Teachers receive grants in SUHSD


Sofia Murillo

Biology and Biology Forensics teacher at Bonita Vista High (BVH) Joseph Szakovits holds up the grant he recieved for his Biology Forensics class.

Sara Salgado-Garcia, Staff Artist

At Bonita Vista High School (BVH) teachers are applying for grants that are available to all of the Sweetwater Union High School District (SUHSD). The district has recently given classified employees the opportunity to earn a grant that will help them finish their teaching credentials. The grant has been very successful in helping those achieve their goals of finishing their credentials to pursue jobs in the teaching field.

Employees at SUHSD are able to apply for a grant that will help them pay their schooling in order for them to finish their credentials while continuing to teach at the same time. This way SUHSD is able to hire more teachers and new teachers are able to have stable teaching positions.

“Those classified employees have to be able to qualify for the grant, so they have to have at least 60 college units towards getting their bachelor’s degree and/or teaching credential,” SUHSD Director of Human Resources Robert Hughes said.

At BVH, substitute teacher Lenette Robinson applied for the classified employee grant in order to help her pay tuition fees while she finishes her credentials. Robinson has her bachelor’s degree but continues to pursue education for her credentials to become a full time teacher.

“I currently attend a national university and it’s very expensive. This grant would absolutely help me pay primarily for tuition and it would be a big help since teaching is something I really want to do,” Robinson said.

Robinson has been working diligently to pursue a job as a teacher at BVH. While Robinson attends school, she takes care of her family, which adds on financial stress. She explains how with this grant, it would be a big help to support her and her family, but in order to continue receiving money for the grant, you have to follow certain guidelines. If she doesn’t keep up with her end of the bargain, she can essentially lose privilege to that grant.

“The grant covers $3,500 a year toward tuition. I think you have to maintain a certain gpa and you already have to be enrolled in your program, or at least registered to begin your program,”  Robinson said. 

This ensures that SUHSD applicants will use the grant for educational purposes and to complete their teaching credentials. In addition, this will have a positive impact on the community because if the district is able to help people pursuing a teaching career, then the capacity of staff will increase. 

It’s a great opportunity. We’ve already had a number of Sweetwater classified employees receive the first month of the grant and the second round of the grant just opened up, and that application process is now open.

— SUHSD Director of Human Resources Robert Hughes

“There is a lot of talk nationwide and in California specifically about teacher shortages in the future. There is also the idea and concept that we want to build the capacity of our current employees who are already working in the classrooms,” Hughes said.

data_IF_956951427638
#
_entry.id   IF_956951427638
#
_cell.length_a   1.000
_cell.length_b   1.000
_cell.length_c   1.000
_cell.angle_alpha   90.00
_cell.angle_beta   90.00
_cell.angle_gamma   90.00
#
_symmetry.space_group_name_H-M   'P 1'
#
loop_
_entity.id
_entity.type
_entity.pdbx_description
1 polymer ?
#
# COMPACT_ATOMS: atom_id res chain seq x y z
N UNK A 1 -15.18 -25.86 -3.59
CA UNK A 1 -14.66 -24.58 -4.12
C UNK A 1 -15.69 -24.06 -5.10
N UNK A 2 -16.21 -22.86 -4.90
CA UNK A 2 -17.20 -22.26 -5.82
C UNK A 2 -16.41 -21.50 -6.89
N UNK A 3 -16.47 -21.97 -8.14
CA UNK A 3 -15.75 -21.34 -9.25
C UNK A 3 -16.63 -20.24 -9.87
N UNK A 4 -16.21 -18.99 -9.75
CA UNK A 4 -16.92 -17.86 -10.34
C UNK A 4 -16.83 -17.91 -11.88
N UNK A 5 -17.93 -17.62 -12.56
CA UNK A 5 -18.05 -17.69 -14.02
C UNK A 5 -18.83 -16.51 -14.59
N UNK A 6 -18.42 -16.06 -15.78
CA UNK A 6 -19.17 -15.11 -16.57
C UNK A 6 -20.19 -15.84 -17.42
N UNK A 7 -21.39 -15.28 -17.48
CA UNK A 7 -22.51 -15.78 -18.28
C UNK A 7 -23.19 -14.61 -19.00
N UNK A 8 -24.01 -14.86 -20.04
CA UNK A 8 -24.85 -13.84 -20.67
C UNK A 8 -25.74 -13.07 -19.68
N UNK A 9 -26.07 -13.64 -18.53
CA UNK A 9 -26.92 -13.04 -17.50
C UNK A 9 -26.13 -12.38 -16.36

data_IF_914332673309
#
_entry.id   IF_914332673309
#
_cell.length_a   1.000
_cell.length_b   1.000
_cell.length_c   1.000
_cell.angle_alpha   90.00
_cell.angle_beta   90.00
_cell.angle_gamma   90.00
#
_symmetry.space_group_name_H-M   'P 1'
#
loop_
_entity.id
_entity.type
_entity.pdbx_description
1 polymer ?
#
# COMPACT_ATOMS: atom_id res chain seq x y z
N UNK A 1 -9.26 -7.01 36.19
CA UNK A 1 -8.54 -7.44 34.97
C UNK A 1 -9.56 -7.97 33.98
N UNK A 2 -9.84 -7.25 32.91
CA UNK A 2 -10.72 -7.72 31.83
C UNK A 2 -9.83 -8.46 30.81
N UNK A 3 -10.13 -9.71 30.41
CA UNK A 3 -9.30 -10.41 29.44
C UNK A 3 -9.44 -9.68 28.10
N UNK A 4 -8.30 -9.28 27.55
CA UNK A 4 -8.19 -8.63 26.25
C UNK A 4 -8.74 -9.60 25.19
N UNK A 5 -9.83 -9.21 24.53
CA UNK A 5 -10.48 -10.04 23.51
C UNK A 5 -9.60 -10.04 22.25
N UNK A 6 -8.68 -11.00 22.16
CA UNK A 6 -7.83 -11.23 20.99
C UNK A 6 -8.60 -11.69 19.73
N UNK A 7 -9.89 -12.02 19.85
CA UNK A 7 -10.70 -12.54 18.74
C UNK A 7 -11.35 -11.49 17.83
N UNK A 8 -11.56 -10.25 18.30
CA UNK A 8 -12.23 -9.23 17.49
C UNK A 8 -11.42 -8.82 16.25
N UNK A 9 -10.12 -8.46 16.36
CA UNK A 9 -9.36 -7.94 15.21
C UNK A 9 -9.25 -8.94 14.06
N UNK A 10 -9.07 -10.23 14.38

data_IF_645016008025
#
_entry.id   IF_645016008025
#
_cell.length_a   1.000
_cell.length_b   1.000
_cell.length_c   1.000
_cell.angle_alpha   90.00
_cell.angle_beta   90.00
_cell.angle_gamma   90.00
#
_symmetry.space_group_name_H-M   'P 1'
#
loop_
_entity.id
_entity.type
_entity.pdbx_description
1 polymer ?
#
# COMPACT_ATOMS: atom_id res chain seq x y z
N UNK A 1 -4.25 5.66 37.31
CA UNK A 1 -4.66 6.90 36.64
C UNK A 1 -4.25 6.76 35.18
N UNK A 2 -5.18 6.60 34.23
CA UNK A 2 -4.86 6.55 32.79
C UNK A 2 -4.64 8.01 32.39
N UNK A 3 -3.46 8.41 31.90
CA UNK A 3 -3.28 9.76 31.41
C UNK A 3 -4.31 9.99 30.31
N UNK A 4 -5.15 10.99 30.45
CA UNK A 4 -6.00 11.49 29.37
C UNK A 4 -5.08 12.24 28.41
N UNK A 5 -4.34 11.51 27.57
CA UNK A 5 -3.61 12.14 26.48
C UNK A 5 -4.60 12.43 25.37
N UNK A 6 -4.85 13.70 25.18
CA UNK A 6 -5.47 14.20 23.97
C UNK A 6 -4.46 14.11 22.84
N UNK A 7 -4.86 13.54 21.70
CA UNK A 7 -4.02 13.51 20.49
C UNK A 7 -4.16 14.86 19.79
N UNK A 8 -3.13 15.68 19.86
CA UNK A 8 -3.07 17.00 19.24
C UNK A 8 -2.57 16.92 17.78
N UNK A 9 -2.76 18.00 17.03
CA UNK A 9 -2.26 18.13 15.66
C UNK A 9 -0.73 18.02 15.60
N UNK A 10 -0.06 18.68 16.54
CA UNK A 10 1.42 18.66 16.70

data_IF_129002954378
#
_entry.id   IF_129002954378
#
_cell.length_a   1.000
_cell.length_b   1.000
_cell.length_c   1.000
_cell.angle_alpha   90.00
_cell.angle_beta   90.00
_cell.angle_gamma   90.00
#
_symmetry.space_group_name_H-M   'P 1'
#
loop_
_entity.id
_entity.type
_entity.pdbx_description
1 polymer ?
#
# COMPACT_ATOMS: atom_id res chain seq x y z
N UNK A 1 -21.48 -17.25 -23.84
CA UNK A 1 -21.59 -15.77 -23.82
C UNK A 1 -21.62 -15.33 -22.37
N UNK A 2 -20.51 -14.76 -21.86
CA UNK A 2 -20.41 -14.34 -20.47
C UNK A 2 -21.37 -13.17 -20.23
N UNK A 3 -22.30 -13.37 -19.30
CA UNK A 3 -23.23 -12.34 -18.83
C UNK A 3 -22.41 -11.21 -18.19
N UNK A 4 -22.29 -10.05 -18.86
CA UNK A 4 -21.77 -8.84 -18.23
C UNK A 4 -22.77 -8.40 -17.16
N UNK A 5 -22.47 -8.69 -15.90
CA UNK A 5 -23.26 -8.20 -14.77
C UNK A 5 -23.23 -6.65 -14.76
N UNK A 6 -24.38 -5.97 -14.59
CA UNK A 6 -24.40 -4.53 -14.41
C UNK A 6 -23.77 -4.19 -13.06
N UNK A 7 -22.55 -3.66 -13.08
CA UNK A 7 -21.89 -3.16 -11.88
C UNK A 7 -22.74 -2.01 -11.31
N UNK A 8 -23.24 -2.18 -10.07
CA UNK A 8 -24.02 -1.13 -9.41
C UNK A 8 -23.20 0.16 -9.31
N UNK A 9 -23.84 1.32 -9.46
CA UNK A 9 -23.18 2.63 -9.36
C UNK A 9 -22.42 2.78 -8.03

If that prediction is right, a teacher shortage will result in exceedingly big classrooms going beyond the capacity of both the schools’ and the teachers’ capabilities. To help alleviate some worries on this matter, this grant will help those future teachers to pursue what they want. The more SUHSD can encourage and help teachers, the more schools will be able to thrive with kind and intelligent teachers.

“County offices of education were able to get some federal money for this grant and these opportunities for classified employees so that they can have the ability to transition from instructional assistance or some other classification to certificated teachers,” Hughes said.

These grants will help transition those substitute teachers to become full time teachers. New classes are added every few years, so when the opportunity comes and teachers can be hired for that position, they will most likely take it. As new classes are coming, they will need funding to continue to have a well-established class.

“Every science teacher gets a certain amount of money to fund labs. I burned through that within a month and a half. I’ve also put some of my own money into this class. It’s kind of a labor of love,” Biology and Biology Forensics teacher Joseph Szakovits said.

For the 2022-23 school year, Szakovits recently implemented Biology Forensics as a brand-new class. This class requires a bunch of new equipment and tools to have labs for his students. For this reason, Szakovits applied for a grant with North Island Credit Union, in which he received the grant.

“I applied for the North Island Credit Union teachers grant and it was open to all teachers of all grade levels in San Diego and Riverside county,” Szakovits said. 

The grants teachers are able to apply for are great opportunities for them and their classrooms. Taking the risk of just applying and trying to get the grant can make a big difference in the future of the classroom.

“It’s a great opportunity. We’ve already had a number of Sweetwater classified employees receive the first month of the grant and the second round of the grant just opened up, and that application process is now open,” Hughes said.